But rumors of white America’s demise have been greatly exaggerated. That’s because the prevailing definition of whiteness is stubbornly stuck in the past.
It was 2000 when the Census Bureau first projected an end to the white majority of the population in 2059. Four years later, it revised that date to 2050. Then in 2008, it told the public that the passing of the white majority would occur in 2042. At this abrupt rate of change, some anxious whites might see displacement as an imminent threat.
In fact, the Census Bureau projects no fewer than six futures for the white population based on various definitions of whiteness. The most touted set of projections adopts the most exclusive definition, restricting the white population to those who self-identify as white and also no other race or ethnicity. Under this definition, whites are indeed in numerical decline.
But this doesn’t reflect the increasingly fluid and inclusive way that many Americans now regard racial and ethnic backgrounds. Mixed-race parentage is growing more common, and a rapidly growing number of people choose more than one racial or ethnic category to describe themselves on the census.
For example, Meghan Markle — American actress and new member of the British royal family — has a white father and black mother, so she identifies as someone from both races. Under the older, exclusive definition of race — resembling the historical “one-drop” rule — Markle and her children can never be classified as white. Same goes for the offspring of Sen. Ted Cruz (R-Tex.) and former Florida Republican governor Jeb Bush.
Under a more expansive definition that counts as white anyone who so identifies (even if they also identify with another race or ethnicity), the white population is not declining; it’s flourishing. The Census Bureau’s inclusive projections show a white population in excess of 70 percent of the total for the foreseeable future.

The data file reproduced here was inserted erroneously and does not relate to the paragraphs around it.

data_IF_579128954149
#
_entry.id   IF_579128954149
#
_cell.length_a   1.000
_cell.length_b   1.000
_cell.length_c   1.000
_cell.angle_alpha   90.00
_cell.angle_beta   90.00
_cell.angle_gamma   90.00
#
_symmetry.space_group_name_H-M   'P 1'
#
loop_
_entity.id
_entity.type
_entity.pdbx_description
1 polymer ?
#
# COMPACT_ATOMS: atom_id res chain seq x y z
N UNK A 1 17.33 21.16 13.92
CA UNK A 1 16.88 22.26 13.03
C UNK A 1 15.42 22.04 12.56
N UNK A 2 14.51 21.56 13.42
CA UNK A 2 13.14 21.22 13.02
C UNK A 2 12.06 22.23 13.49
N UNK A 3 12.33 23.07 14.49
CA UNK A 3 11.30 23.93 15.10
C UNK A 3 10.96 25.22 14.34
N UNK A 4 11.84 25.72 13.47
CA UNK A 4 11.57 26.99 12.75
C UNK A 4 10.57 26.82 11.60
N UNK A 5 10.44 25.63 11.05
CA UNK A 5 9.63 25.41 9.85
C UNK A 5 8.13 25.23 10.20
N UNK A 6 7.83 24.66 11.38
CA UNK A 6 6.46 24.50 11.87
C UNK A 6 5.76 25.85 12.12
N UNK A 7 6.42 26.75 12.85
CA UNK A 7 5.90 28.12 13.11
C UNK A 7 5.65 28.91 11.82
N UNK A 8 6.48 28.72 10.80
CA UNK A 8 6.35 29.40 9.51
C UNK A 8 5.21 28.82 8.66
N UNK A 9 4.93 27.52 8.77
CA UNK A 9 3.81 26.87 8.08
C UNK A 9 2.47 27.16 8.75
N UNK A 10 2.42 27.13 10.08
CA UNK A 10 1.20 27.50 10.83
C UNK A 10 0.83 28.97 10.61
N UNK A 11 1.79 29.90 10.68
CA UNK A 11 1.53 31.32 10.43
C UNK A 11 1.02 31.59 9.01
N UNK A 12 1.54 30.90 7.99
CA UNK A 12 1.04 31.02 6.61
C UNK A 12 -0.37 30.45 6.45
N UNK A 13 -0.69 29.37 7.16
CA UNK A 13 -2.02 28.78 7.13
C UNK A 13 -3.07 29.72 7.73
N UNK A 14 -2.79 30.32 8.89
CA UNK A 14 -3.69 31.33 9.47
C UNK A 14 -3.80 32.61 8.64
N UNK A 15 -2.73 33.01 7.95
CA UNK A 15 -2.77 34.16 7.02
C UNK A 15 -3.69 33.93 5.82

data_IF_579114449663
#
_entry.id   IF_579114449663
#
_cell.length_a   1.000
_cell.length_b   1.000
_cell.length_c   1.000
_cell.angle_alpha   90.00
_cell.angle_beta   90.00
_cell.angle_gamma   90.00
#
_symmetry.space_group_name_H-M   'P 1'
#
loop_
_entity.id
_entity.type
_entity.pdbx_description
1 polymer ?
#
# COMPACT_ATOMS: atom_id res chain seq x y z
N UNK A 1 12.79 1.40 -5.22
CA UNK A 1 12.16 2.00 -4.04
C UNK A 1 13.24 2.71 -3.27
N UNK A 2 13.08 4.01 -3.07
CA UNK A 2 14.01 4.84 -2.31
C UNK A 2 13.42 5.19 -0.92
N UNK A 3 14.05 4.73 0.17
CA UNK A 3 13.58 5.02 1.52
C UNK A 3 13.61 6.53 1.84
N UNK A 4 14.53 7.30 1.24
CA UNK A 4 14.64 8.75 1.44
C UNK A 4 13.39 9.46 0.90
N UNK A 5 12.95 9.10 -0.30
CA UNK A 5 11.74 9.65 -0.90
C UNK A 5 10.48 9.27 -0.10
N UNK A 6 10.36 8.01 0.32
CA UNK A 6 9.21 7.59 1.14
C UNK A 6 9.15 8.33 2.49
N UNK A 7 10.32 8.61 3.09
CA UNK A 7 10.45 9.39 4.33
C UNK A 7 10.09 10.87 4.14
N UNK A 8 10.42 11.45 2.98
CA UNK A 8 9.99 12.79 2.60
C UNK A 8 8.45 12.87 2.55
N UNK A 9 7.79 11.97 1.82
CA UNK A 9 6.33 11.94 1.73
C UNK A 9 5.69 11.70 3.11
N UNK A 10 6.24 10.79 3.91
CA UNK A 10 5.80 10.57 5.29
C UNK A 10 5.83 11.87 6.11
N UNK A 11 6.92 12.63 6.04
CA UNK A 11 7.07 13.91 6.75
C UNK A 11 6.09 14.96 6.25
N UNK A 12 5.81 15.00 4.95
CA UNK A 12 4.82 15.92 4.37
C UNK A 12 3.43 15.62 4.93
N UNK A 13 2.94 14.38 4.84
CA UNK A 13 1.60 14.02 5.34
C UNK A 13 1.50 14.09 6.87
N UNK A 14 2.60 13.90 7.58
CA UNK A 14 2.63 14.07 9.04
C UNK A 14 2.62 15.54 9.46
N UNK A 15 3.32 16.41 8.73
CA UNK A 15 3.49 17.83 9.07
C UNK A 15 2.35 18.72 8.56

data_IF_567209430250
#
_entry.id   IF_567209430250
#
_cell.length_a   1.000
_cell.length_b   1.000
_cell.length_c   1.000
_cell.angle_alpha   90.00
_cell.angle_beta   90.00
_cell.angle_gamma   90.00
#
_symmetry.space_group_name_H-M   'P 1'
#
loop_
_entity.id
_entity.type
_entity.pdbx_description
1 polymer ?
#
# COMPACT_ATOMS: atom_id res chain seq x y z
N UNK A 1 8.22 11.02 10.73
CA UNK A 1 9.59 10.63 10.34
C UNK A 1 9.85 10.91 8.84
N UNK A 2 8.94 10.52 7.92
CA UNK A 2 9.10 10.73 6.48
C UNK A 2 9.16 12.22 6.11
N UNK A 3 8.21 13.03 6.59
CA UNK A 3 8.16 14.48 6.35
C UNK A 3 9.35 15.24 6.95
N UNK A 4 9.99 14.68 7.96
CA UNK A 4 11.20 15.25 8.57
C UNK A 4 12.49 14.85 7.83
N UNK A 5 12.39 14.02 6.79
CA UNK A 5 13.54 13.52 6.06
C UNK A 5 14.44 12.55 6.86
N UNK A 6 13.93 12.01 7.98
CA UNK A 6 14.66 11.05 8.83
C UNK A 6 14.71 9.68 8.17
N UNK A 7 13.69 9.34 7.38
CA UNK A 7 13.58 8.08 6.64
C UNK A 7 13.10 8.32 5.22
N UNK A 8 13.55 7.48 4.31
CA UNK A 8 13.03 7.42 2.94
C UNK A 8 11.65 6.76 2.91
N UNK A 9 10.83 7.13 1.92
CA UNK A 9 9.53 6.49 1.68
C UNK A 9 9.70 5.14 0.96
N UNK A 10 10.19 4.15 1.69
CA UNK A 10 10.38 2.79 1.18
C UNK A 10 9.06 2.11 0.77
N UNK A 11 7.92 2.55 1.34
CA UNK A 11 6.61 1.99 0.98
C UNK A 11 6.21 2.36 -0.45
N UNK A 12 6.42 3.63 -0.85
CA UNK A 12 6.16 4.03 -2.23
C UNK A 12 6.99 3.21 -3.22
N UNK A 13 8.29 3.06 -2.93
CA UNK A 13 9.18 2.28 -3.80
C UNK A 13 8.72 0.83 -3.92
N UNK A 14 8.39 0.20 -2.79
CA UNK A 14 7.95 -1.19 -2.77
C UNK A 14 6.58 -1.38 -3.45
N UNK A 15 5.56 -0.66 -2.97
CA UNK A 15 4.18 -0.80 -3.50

How, then, do whites of both parties feel about these different stories of the future? A recent study that we co-authored shows that more inclusive definitions for whiteness could significantly diminish anxiety among white Americans about displacement.
Our study is based on a survey experiment on a sample of 2,600 non-Hispanic whites in July 2016, when Trump was consolidating Republican support. Our respondents were randomly assigned to read one of two simulated news stories that reported the bureau’s 2015 race projections. The first mimicked the conventional narrative about the decline of non-Hispanic whites. The second detailed the growth of Hispanic and Asian American populations, but it also mentioned the rise of intermarriage and reported the Census Bureau’s alternative projection of a more diverse white majority persisting the rest of the century.
When asked how the story they read made them feel — angry, anxious, hopeful or enthusiastic — results were clear-cut. Forty-six percent of white Democrats and a whopping 74 percent of Republicans expressed anger or anxiety when reading about the impending white-minority status.
But these negative emotions were far less frequent when participants read the second story about a more inclusive white majority. Only 35 percent of white Democrats and 29 percent of white Republicans expressed anger or anxiousness about this scenario.
The results imply that nearly a quarter of the Democrats and two-thirds of the Republicans who might be agitated about the imminent-white-minority narrative also have positive feelings about a more inclusive and enduring white majority.
Projections of racial demographics should reflect the great changes in the meaning of race in America. But stories about the impending demise of white America are rooted in outmoded notions of racial exclusivity. These stories of white decline obscure the ongoing changes to America’s color line, and they serve only to divide. Fortunately, the white American public seems far more content with the more inclusive future that is actually destined to emerge.
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